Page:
Getting Back to Work in Retirement

One project I have spent a lot of time on this summer has been landscaping. We are almost there. I will have to do a final smoothing and planting a sprinkler system and grass seed in the spring. Winter is coming and I have two projects to keep me busy in the “off” season for landscaping: setting up my workshop at last and hunting.

My son and I have been checking out the possible hunting areas and found a feasible one just 15 minutes away by car. We have checked out the firearms and ammunition and could go hunting this week with a muzzle-loader and later with general firearms.

On the weekend we moved some more of my stuff from my old workshop to the new. I have a welder again! The setup is primitive. All I have is steel, a welder, welding rods and know-how. Today I made a welding table so I don’t have to do everything on the ground. My eyes are a little more grey and my hand shakes more than it used to but in an hour I had a sturdy welding table. The design is trivial: 3 T-bars make an open square (needed a square… I am not Giotto) to form one side of a triangular top and halves of two legs. 3 pieces like that joined with an interrupted weld along the legs make a triangular 3-legged table that is quite sturdy. I used 1/8 inch E6011 at +105 A. The t-bars are 1/8 inch Ls spotwelded and painted so this recipe blasts through the paint and penetrates the steel almost completely. This welding table will be used to support work on several other projects I have planned from boot scrapers to floor-to-ceiling shelving and benches so I can reclaim my floor.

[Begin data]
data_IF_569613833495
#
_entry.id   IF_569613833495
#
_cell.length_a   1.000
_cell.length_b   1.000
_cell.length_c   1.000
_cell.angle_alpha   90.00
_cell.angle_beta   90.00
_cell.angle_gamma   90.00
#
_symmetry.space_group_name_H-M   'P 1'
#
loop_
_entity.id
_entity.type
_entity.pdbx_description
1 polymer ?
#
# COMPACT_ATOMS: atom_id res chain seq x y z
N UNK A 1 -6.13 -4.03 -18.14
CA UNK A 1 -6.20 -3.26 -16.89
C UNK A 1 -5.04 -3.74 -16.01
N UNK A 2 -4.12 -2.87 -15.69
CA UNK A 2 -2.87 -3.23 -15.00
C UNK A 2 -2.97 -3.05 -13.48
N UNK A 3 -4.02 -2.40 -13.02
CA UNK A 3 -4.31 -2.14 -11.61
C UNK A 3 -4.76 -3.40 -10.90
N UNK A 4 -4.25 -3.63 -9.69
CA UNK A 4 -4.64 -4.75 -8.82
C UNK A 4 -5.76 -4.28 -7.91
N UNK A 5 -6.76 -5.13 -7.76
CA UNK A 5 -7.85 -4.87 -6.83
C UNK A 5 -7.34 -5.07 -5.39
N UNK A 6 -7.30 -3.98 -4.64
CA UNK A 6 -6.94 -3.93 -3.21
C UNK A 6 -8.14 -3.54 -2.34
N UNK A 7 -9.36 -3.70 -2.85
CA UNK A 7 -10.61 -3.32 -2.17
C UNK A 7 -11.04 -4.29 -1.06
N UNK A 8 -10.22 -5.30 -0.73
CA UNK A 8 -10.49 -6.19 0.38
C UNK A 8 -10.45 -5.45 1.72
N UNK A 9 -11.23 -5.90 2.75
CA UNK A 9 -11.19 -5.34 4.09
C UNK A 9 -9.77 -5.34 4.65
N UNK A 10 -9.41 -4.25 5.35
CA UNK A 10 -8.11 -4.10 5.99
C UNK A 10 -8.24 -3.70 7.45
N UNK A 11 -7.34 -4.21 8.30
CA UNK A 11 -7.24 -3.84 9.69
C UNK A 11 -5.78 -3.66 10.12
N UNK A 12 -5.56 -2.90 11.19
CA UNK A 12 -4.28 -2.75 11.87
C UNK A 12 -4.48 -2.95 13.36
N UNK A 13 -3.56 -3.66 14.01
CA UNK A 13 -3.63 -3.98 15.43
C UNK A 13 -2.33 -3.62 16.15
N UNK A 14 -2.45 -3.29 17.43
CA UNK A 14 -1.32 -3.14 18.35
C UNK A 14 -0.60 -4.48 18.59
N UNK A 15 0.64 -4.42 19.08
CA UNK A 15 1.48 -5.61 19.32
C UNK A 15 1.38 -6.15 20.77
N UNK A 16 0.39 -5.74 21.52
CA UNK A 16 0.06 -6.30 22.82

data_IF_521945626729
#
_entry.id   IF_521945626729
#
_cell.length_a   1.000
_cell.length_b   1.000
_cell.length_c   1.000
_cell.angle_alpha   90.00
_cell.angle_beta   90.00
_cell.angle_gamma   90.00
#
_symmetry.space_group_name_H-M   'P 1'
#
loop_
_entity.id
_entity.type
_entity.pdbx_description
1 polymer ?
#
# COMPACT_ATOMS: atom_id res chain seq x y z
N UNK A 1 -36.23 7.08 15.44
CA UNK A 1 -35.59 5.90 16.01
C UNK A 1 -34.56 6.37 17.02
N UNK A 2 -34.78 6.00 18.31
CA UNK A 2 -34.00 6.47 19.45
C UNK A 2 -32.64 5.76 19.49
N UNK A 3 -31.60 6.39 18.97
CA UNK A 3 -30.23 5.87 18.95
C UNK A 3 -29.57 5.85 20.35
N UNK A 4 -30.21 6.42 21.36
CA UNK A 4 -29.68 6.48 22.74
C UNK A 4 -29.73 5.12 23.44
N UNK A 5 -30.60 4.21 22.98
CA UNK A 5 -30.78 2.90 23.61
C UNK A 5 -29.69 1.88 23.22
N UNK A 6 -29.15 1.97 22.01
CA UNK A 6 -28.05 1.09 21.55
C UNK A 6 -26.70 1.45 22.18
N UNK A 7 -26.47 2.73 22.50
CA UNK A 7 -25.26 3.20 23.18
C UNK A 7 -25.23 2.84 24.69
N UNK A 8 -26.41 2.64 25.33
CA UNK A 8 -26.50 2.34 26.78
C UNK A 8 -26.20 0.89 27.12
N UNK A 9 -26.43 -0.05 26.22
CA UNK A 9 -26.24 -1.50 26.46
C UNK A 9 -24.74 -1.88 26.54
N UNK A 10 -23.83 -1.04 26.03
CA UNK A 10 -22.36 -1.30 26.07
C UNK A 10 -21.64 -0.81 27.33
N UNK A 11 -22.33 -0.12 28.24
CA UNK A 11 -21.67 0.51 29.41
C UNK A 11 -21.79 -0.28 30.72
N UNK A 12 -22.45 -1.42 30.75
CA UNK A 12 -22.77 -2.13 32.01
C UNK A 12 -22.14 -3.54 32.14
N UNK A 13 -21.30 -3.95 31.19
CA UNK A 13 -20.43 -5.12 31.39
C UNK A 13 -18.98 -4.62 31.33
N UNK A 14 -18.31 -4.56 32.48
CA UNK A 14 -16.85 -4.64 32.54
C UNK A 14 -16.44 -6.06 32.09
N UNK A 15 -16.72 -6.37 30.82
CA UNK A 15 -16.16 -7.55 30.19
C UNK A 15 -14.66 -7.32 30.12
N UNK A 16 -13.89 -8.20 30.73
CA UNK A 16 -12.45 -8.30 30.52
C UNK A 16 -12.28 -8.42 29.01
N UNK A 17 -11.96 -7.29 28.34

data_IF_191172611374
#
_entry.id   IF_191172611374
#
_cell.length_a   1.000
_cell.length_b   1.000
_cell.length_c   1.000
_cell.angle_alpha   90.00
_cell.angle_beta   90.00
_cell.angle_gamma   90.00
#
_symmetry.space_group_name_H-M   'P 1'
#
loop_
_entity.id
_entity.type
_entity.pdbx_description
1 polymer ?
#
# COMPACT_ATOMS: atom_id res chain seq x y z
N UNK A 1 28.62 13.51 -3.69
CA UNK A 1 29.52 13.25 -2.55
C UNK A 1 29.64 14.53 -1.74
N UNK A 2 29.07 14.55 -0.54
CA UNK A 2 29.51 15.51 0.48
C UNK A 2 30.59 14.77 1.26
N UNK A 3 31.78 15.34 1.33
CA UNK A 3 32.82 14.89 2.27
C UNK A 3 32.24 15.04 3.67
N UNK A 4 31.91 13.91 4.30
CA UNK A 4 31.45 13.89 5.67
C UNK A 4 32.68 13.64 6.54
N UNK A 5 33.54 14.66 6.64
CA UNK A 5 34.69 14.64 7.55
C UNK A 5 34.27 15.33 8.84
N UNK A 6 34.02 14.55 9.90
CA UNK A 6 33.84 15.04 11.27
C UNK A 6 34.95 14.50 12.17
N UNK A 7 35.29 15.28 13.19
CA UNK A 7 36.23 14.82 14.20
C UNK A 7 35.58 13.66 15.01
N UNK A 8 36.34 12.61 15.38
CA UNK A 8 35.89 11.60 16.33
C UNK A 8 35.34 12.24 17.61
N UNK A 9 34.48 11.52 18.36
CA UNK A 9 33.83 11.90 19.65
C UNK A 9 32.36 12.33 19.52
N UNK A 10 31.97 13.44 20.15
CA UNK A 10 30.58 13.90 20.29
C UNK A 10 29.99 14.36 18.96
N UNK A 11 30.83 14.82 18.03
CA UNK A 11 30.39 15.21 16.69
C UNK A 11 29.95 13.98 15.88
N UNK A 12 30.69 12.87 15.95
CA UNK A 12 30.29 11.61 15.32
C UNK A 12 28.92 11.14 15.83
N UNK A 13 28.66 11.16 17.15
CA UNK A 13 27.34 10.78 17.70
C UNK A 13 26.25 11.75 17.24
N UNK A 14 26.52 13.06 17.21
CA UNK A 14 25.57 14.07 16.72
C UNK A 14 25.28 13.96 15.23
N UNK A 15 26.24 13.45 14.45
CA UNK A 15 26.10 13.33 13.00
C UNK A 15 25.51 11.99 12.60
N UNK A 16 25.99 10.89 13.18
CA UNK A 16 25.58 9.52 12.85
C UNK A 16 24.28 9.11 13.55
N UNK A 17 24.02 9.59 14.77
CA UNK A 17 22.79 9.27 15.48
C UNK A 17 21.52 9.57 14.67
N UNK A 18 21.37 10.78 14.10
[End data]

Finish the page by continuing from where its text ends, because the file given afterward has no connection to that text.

It was a good end to a good day. I relearned a lot of things I had forgotten. Experience means learning is a lot easier than it was the first time.

Simple triangular welding table made from T-bars - Use or Modify as you wish.

I use the pocket inside the leg to hold my chipping hammer and wire brush. I weld a pipe onto a leg or corner to hold electrodes and I weld a couple of supports for winding welding cable. The triangular design never wobbles on irregular surfaces. For heavy objects, I add leg braces. I throw a steel plate over the top if I need a solid top. Usually I don’t as the work rests on the edges of the table fairly well. A solid top is useful when using a jig or vise.

Why T-bars? Well, because they fit and I have hundreds of them bought as surplus years ago… 😉

About Robert Pogson

I am a retired teacher in Canada. I taught in the subject areas where I have worked for almost forty years: maths, physics, chemistry and computers. I love hunting, fishing, picking berries and mushrooms, too.
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